Stretching is stretching, right? Not according to people who swear by foam rolling. The foam roller is a simple, inexpensive tool that can be used in a variety of ways to enhance your exercise routine. Whether you're looking for a new way to warm up before a workout or you need to stretch tight muscles, reduce soreness and recover quicker, the foam roller can help.
Used as a form of self-myofascial release, foam rollers can help reduce muscle tension while also increasing flexibility. If you're a beginner and have any injuries or chronic conditions (such as fibromyalgia), make sure you get clearance from your doctor before starting a regular foam rolling routine. Take things slowly if you're new to the foam roller because the process can be uncomfortable, especially if muscles are tight. Start with shorter sessions and move gently through each exercise. It shouldn’t feel comfortable when you’re rolling, but also shouldn’t feel painful. Mild discomfort with steady pressure is usually appropriate.
Luckily, you don't need to carve out lots of extra time for foam rolling. Using the foam roller for just 10 minutes, two to three times per week will improve range of motion and reduce post-workout muscle soreness. Get started with these five exercises that are guaranteed to hit your muscles in all the right places.
Sit tall on the floor with legs out in front of you, left ankle crossed over the right and toes pointed up toward the ceiling. Place the foam roller under your right ankle and place palms on the floor at your sides, lifting your backside off the ground. Roll your right calf from ankle to knee three to five times. Repeat with toes pointed inward, then toes pointed out before switching to the other leg.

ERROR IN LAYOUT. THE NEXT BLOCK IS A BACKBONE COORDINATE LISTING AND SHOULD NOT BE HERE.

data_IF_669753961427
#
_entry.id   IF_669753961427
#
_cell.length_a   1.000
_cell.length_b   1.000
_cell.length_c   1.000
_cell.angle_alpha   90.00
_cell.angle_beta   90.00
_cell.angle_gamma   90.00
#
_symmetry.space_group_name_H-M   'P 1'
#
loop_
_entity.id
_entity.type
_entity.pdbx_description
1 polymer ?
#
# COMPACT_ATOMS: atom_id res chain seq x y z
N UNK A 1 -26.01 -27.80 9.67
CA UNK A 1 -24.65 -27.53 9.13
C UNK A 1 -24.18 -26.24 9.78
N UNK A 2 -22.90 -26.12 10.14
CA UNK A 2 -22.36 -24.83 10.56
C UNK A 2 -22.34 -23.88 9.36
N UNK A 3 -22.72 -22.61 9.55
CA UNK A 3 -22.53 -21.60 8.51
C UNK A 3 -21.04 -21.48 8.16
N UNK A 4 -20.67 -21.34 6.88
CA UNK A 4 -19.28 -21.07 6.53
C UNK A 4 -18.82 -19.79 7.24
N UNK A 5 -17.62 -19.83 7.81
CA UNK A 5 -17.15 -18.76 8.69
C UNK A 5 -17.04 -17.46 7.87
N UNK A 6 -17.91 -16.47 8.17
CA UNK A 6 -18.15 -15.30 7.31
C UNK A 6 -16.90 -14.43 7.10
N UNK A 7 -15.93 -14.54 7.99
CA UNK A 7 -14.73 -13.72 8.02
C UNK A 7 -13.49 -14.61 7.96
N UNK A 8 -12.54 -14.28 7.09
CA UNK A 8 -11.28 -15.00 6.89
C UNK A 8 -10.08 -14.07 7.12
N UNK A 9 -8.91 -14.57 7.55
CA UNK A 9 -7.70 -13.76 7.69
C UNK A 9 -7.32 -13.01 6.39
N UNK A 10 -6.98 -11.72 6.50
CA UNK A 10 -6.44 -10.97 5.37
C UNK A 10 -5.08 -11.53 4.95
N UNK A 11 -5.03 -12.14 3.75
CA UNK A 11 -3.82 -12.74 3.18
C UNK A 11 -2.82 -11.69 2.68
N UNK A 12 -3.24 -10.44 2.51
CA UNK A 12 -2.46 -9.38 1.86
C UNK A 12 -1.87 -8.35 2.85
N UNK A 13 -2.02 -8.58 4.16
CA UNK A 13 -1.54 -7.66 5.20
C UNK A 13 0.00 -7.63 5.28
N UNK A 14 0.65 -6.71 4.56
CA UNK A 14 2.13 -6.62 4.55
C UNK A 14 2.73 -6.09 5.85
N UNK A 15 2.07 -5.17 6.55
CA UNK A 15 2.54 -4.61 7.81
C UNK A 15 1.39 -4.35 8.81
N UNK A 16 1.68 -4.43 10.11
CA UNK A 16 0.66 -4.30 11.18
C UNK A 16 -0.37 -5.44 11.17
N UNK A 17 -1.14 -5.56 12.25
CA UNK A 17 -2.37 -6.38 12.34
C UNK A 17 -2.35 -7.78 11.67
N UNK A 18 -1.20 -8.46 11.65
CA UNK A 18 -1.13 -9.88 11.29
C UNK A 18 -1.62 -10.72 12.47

Sit tall with legs out in front of you and the roller under one knee. Bend the other knee with the foot flat on the floor. Put palms on the floor at your sides and press down to lift your backside off the ground. Slowly roll out along your hamstring until it reaches the bottom of your glute, then roll back in until it reaches your knee. Repeat seven to 10 times, then switch legs.
Lay on the floor with knees bent, feet flat on the floor and the roller behind your upper back. Lightly rest your hands behind your head for support and push with your feet to roll from your neck to the middle of your back. Repeat seven to 10 times.
Lie face down with the roller positioned perpendicular just above the knees on the quads with toes on the ground. With your bodyweight on your forearms, slowly push back until the roller reaches your hips. Then push forward until the roller reaches the starting position just above the knees. Repeat seven to 10 times.
Lie on your side with knees bent and the roller under your right shoulder. The right arm can be extended slightly to help guide the movement properly. Slowly roll up and down along your deltoid muscle using a small range of motion. Repeat seven to 10 times, then switch sides.
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